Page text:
From there through to half-time, and playing towards the far end in the first half, it was difficult to see quite how close we were getting, but most of the action was definitely in and around the York City box for the first half, but with nothing to show for it at half-time. The York Press described it as ‘laying siege’ and so it was – an endless succession of corners, blocked efforts, sublime stops from Fettis, York City throwing everything on the line and holding out.
Into the second half, and more, so much more of the same. Virtual one-way traffic from the U’s, bearing down on the goal right in front of us, with us merry band of frozen supporters just roaring and roaring them on. Dean Morgan, coming on for Joe Keith at half-time, somehow managed to get his feet in a twist when it looked easier to score a virtual open goal – Fettis superbly palmed out a Micky Stockwell thunderous volley, with Brass sliding in to deny McGleish a certain equaliser from the rebound.
Finally, eventually, and with less than ten minutes to go, we got the equaliser we richly deserved. Alan White swung in an inch-perfect free-kick, and up rose spring-heeled McGleish to head in the equaliser in front of a demented away terrace. Everyone then checking watches now – did we have enough time for a second, York City supporters wondering if there was enough time (and momentum) to regain the lead, and probably everyone wondering on a very cold evening if there was going to be extra-time and penalties (brrrr).
To their credit, under the cosh for most of the game, it was York City who responded to the challenge first, and within three minutes they had unbelievably restored their lead. Proctor hammered an effort narrowly wide as a taster, before Cooper passed wide to Darren Edmondson, who just set off on a bee-line straight to Andy Woodman, with defenders closing to intercept, Edmondson unselfishly squared right into the path of Graham Potter, who made no mistake from there. Talk about having the guts ripped out of you, but even then the U’s didn’t give up, and back they came, this time without a doubt against a ten-man York City defence.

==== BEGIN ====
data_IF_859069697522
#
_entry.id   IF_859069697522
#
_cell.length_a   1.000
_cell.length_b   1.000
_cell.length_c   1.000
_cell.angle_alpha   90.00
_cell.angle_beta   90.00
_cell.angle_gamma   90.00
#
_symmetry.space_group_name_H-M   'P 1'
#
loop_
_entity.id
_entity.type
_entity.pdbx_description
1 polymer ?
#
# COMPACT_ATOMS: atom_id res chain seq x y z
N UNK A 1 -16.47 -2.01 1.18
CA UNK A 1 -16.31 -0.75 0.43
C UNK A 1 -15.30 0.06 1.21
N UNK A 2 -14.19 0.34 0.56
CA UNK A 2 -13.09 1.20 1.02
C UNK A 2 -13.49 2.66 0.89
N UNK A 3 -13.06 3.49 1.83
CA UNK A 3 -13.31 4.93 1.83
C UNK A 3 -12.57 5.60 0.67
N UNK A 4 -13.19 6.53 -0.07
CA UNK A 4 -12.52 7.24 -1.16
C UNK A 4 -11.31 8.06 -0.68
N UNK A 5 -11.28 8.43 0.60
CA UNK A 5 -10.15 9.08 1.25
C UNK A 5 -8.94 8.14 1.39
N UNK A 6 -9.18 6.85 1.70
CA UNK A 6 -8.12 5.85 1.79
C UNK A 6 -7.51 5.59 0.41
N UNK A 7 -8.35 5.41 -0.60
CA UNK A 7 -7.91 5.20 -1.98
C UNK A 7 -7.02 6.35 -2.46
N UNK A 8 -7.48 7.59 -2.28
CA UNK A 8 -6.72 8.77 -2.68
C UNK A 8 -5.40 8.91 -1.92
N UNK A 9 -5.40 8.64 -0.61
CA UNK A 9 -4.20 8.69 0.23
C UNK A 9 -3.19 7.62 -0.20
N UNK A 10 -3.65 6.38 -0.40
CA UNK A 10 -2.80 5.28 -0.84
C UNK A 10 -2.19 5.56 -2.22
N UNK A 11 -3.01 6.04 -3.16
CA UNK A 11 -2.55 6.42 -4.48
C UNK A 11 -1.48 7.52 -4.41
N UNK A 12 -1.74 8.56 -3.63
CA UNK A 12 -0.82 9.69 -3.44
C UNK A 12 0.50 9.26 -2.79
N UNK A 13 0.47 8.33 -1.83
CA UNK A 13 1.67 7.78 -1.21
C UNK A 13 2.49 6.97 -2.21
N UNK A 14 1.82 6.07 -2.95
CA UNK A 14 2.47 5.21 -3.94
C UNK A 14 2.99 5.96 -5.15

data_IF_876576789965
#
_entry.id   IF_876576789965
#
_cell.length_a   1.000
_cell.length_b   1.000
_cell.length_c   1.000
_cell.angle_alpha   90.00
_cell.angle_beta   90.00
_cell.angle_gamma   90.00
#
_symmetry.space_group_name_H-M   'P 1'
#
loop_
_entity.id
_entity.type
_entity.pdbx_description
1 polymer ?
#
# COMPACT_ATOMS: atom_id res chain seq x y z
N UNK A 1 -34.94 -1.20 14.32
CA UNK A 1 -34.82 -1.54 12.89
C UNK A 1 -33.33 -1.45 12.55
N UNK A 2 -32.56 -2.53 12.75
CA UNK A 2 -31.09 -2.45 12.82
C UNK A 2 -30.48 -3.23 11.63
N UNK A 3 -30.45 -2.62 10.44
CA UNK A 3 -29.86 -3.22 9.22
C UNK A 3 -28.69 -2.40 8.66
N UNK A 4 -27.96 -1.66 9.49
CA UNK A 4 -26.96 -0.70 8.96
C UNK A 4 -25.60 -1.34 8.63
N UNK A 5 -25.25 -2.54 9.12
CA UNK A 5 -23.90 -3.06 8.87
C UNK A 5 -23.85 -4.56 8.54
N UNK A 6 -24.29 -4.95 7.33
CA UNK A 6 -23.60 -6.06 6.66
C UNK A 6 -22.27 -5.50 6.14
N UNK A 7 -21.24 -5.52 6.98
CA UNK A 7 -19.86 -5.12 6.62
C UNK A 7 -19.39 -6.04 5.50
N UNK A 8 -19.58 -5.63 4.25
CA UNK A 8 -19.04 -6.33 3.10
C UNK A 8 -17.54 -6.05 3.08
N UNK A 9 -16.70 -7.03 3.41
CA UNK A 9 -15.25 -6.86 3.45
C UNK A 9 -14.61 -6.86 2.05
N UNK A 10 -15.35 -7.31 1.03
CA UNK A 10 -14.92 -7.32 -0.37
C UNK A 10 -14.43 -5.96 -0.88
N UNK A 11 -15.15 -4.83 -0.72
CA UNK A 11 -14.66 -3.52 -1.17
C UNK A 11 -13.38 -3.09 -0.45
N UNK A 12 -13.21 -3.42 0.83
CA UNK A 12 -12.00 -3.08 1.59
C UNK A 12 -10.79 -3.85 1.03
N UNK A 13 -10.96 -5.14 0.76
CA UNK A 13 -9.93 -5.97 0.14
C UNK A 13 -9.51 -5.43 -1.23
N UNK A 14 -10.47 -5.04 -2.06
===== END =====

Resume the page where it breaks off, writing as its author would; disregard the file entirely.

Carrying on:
With seconds of normal time to go, a frantic goalmouth scramble say the ball rebound out to Kark Duguid, who calmly slammed home the equaliser, before virtually joining us on the away terrace in celebration. And still we weren’t done – in the 6th minute of extra-time, a crisp shot from Morgan was parried by Fettis, and there was Opara (who’d only be on a second or two) to slot home the rebound. It was one of those awful moments when some of the supporters simply couldn’t stop celebrating long enough to notice the linesman’s offside flag.
And that was that, no further goals in extra-time, and so to penalties…
The penalties were taken at the far end in front of the home support, and it was a long time ago, so please don’t ask me to remember the sequence of them. In short, we came to the last kick of the match, and it was Karl Duguid against Alan Fettis, with Doogie needing to score to keep us in the tie. It was a good spot-kick from my vantage point, to the ‘keeper’s side, low and hard, but Fettis chose the right direction, dived well, and pulled off an exceptional save to knock the U’s out of the cup.
York City 2 (Chris Brass 8’; Graham Porter 84’) Colchester United 2 (Scott McGleish 81’; Karl Duguid 90’)
3-2 on penalties aet
I will finish as I witnessed the match finishing – as everyone around the ground was ecstatically celebrating, supporters on the pitch, players hugging each other, with a dignity that did him so much credit, Karl Duguid calmly walked up to Alan Fettis and shook him warmly by the hand, in celebration of a job very well done on the night.
Though I haven’t got a copy these days, I remember an excellent report written in one of the broadsheets the following morning – I think it was the Telegraph, which gave a very balanced account of the match, and including focusing on Doogie’s dignity and professionalism in defeat. We might have gone out of the FA Cup, but it made me proud to read the report.
York would go on to defeat Reading in the 2nd round, and indeed Grimsby Town (after another replay) in the 3rd round, and would eventual fall against Fulham in the 4th round, but I have no doubt the cup revenue helped them enormously.